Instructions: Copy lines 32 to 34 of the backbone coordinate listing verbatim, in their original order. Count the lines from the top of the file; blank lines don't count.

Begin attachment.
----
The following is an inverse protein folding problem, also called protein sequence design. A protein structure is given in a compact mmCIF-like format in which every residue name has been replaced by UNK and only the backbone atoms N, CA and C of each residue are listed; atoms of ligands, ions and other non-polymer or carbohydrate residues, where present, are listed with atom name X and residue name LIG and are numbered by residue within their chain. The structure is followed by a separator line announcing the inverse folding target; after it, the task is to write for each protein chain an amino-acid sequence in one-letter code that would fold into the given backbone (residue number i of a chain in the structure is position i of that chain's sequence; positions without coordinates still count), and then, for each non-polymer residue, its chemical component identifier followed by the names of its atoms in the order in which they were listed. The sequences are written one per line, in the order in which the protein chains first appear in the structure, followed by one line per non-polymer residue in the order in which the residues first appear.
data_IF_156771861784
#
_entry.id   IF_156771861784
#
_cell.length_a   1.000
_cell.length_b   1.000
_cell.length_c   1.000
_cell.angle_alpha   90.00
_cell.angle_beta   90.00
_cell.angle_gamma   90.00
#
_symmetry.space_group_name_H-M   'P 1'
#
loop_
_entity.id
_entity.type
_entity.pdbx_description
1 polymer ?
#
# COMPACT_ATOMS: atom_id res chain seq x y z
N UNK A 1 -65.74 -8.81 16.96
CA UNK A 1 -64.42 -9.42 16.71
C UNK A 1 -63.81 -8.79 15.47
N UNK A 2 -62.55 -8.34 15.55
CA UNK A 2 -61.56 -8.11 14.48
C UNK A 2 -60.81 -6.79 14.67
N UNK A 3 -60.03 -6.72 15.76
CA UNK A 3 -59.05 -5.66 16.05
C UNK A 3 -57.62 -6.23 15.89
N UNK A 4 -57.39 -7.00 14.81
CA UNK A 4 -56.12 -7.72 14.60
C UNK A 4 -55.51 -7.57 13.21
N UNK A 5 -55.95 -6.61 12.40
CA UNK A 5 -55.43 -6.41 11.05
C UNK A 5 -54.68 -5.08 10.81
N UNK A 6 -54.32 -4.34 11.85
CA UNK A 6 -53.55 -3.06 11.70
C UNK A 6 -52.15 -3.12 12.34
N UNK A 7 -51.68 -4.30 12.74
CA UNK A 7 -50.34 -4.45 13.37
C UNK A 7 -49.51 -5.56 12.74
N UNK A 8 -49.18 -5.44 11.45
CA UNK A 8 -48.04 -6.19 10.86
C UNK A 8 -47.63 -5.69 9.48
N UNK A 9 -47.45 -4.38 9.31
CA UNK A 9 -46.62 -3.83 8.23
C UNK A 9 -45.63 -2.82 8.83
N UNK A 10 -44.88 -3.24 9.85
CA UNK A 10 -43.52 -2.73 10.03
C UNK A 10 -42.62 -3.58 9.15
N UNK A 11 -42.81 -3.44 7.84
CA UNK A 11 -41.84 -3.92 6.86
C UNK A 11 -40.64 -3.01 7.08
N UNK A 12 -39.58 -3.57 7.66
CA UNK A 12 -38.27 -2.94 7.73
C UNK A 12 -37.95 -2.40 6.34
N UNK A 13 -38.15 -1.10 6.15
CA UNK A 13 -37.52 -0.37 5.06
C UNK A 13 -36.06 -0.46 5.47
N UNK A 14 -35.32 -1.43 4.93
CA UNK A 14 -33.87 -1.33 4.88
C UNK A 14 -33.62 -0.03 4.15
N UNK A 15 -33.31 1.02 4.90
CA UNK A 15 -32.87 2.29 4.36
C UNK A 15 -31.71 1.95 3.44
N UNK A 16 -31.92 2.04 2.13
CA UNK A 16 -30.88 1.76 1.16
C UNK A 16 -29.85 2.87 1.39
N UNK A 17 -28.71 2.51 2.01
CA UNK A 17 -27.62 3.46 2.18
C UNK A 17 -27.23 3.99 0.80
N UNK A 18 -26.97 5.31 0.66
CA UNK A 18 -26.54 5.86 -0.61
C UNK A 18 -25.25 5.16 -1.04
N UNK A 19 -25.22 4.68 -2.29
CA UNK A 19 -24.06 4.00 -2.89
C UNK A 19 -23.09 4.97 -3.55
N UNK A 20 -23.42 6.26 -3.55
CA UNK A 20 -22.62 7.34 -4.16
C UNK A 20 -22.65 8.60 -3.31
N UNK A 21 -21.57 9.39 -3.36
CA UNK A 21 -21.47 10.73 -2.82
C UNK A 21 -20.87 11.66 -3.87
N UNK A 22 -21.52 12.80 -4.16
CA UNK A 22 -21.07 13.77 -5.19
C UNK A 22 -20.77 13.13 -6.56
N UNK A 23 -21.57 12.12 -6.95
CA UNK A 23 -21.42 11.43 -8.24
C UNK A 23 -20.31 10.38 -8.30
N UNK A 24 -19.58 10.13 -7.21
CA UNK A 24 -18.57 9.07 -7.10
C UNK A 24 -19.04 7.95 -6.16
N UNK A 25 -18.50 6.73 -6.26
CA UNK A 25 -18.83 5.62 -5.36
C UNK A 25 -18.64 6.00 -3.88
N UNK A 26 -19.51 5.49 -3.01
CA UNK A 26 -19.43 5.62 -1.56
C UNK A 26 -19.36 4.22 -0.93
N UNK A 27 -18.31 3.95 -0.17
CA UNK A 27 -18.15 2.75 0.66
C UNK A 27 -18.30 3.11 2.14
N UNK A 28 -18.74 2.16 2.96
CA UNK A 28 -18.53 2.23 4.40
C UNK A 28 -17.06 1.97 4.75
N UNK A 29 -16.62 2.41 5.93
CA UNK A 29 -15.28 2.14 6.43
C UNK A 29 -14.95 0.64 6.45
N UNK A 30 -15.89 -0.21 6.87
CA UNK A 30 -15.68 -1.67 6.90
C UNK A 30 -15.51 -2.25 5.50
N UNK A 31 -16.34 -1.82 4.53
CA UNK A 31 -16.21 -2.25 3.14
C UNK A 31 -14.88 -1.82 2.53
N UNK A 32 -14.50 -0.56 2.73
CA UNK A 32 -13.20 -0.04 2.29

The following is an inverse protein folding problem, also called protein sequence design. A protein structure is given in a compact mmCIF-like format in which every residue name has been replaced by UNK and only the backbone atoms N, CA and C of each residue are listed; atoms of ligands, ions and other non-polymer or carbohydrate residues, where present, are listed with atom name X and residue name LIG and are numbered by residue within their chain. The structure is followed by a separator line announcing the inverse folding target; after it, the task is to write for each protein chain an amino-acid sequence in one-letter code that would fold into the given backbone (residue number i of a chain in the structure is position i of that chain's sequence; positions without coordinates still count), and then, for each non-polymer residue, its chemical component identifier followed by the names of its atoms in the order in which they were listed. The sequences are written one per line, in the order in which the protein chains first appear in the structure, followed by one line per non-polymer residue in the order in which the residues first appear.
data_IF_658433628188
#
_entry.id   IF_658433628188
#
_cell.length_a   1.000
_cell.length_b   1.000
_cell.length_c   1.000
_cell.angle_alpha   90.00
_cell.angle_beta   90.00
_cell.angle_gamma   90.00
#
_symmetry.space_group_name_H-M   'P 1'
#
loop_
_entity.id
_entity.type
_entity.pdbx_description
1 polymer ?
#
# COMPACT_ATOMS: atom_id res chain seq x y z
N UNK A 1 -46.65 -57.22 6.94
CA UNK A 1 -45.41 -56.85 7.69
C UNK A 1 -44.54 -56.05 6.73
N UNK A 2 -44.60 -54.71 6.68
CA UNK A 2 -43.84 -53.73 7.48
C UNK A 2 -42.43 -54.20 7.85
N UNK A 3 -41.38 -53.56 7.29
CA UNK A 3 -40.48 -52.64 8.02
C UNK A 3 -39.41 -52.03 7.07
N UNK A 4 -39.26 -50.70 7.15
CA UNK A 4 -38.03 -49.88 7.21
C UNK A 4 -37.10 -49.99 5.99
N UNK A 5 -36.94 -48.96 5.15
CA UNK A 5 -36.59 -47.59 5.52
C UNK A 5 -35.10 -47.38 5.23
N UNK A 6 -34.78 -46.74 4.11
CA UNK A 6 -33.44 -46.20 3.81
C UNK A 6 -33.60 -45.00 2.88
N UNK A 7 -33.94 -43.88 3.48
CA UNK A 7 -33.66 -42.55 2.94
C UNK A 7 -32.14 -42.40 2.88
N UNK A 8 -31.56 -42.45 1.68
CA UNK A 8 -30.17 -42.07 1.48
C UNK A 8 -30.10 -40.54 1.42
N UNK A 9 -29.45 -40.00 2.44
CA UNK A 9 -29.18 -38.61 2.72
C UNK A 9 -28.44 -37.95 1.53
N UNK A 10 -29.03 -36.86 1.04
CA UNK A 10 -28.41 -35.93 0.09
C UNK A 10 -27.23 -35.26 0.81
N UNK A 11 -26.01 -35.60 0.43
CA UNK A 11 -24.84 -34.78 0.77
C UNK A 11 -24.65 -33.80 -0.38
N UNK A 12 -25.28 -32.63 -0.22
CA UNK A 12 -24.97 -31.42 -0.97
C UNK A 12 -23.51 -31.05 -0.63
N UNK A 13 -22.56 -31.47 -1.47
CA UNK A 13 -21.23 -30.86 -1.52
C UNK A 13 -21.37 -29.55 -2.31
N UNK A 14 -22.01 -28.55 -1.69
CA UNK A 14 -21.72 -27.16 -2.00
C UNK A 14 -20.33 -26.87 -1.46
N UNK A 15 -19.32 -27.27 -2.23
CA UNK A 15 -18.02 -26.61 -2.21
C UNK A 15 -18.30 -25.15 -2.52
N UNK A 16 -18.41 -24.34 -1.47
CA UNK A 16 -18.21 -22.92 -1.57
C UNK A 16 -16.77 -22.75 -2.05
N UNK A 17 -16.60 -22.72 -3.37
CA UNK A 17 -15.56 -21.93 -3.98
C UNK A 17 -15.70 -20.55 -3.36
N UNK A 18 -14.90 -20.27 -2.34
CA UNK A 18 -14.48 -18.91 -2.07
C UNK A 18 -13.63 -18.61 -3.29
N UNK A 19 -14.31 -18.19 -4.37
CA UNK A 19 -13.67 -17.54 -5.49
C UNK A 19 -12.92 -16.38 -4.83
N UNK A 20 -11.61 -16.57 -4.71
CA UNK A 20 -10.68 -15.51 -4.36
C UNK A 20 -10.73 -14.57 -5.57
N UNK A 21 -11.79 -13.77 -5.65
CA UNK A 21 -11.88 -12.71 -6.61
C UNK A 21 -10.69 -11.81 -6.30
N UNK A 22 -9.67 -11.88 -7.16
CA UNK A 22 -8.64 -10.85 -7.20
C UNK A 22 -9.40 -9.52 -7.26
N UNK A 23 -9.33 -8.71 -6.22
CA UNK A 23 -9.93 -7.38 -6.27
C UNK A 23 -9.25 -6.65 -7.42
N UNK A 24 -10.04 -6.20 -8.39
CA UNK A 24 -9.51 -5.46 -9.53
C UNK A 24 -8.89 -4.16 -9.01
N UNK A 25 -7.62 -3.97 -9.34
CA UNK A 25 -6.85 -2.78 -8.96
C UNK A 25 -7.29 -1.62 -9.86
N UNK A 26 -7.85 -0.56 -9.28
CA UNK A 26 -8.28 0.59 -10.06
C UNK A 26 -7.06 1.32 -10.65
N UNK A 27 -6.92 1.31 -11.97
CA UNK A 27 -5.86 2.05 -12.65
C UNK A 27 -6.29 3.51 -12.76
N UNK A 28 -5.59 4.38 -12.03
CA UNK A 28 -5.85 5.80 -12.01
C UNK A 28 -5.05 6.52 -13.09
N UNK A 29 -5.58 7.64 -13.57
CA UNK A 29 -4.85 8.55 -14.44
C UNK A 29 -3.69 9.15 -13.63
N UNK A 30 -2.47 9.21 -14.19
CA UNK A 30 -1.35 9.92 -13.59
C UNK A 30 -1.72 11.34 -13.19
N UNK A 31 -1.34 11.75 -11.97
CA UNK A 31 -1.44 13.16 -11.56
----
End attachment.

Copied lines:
CA UNK A 4 -56.12 -7.72 14.60
C UNK A 4 -55.51 -7.57 13.21
N UNK A 5 -55.95 -6.61 12.40